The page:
It is what it is, Toms River Council President says after seniors hit with 40% tax hike

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3 mins read
Front view of worried senior Caucasian couple discussing over medical bill while sitting on sofa at retirement home. Senior male has hand on his head.

TOMS RIVER, NJ – Toms River Mayor Maurice Hill set the stage to raise salaries for employees in his inner circle and confidential appointments. At Monday’s meeting, Council President Kevin Geoghegan presented, at the request of Mayor Hill a new salary scheduled declaring minimum and maximum limits for employees in town hall.

While actual raises for 2022 averaged 2% for employees, some, including those close to Hill have had their potential salary limits lifted by as much as 34%.

Councilman Dan Rodrick called the increases “outrageous”, referencing a recent tax reassessment that saw some senior citizens in Holiday City see their property tax bill rise nearly 40%.

For the senior citizens hit with 40% increases, Geoghegan said, “Unfortunately we have to do two things in life…pay taxes and die. None of us like paying taxes. I get it. Obviously, we only hear from people whose taxes go up…it is what is.”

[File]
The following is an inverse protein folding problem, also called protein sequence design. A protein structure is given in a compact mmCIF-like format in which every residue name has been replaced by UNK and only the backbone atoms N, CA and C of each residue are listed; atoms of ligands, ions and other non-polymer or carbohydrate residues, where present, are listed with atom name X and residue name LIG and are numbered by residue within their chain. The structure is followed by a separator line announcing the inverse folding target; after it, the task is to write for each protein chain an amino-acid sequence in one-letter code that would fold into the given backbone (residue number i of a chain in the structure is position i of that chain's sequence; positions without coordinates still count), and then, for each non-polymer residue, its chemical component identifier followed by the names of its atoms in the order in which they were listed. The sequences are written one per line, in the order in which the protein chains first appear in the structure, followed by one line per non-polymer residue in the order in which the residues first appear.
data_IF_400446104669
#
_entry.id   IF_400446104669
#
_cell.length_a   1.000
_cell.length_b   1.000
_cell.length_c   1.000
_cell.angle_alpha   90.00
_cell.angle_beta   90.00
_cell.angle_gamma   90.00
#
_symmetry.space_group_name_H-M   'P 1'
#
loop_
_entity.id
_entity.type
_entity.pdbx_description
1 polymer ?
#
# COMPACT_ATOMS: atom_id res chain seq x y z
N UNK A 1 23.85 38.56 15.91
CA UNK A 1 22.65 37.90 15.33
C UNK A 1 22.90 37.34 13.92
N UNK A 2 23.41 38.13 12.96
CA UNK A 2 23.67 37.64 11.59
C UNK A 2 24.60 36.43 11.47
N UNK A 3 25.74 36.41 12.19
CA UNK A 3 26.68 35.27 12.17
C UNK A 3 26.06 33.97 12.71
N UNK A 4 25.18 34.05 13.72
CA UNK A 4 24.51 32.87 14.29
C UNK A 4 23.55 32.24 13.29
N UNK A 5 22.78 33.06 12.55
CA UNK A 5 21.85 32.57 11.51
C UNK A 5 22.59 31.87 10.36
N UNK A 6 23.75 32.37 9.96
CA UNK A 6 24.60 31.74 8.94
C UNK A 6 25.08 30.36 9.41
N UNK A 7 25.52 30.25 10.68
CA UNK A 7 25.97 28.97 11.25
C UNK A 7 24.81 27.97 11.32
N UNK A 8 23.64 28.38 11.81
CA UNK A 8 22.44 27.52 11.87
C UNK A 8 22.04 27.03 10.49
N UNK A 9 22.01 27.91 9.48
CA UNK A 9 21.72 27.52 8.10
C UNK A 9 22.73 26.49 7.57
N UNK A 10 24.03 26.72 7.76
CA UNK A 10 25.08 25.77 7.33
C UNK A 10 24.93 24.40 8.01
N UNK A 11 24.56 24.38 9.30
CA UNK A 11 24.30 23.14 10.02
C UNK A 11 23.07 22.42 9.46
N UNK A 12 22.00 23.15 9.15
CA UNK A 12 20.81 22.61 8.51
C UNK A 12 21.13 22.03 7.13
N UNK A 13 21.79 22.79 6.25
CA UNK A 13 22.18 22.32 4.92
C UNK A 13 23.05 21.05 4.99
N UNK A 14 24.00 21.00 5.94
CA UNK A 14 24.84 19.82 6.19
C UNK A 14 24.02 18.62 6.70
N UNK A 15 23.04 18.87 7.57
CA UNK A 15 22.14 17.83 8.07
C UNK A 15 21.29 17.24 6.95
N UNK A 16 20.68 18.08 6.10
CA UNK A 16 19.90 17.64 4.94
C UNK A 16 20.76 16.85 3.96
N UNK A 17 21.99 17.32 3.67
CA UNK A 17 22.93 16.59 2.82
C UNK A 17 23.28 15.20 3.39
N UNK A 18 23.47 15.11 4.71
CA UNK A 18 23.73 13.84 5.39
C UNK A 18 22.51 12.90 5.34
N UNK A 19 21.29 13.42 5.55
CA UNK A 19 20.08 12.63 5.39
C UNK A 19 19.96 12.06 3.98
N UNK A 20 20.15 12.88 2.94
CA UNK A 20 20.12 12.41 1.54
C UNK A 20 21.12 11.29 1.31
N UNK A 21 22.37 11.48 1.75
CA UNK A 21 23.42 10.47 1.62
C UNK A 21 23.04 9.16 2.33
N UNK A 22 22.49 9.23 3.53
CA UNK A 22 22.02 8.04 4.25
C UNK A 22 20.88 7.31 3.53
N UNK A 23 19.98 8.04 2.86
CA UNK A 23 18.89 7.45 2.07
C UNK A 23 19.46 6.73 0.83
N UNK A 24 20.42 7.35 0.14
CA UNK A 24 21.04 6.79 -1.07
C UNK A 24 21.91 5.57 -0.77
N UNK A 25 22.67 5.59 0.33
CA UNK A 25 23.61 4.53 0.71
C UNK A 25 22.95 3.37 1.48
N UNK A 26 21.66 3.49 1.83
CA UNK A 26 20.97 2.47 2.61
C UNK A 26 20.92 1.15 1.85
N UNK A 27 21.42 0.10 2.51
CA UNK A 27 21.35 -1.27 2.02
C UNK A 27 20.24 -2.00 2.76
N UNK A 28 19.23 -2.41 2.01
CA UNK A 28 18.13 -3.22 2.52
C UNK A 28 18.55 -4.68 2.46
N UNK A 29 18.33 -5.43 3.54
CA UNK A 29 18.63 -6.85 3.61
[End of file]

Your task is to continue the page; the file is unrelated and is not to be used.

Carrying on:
Rodrick noted that the maximum salary limit for the administrative engineer was raised 13%, assistant director of public works 15%, ice rink manager 16%, assistant ice rink manager 28%, assistant engineer 34%.

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“It’s nice being on Mayor Hill’s team,” Rodrick said. “They take care of one another.”

At this point Council President Kevin Geoghegan, a close political ally of Hill, groaned.

Rodrick said Business Administrator Lou Amoroso sent an email earlier in the week saying those who complained about their property taxes going up were taxpayers who weren’t paying their fair share, after noting the senior citizen communities appeared to be hardest hit by the reassessment.

Rodrick said Amoroso’s email was “A careless, callous and outrageous description of the Toms River taxpayers.”


Toms River Councilman Josh Kopp interrupted Rodrick, “You know it’s a range right? not a raise?”

“If you were here long enough, you would know once the range is set, it is the mayor’s prerogative to grant that salary. McGuckin knows that,” Rodrick replied, warning that the council shouldn’t give the mayor authority to raise those salaries under the new threshold.

Rodrick accused Hill and the Toms River council of once again conducting a tax reassessment at the height of a housing bubble.

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Councilman Rodrick asked Mayor Hill to send the property tax assessor back into the senior communities, “Something is terribly wrong.”

Council President Geoghegan said “This is just a range…Every year we do this to keep our employees in line to what union employees are making.”

Geoghegan cast a yes vote and the new salary ordinance was passed. Mayor Mo Hill did not comment on the matter.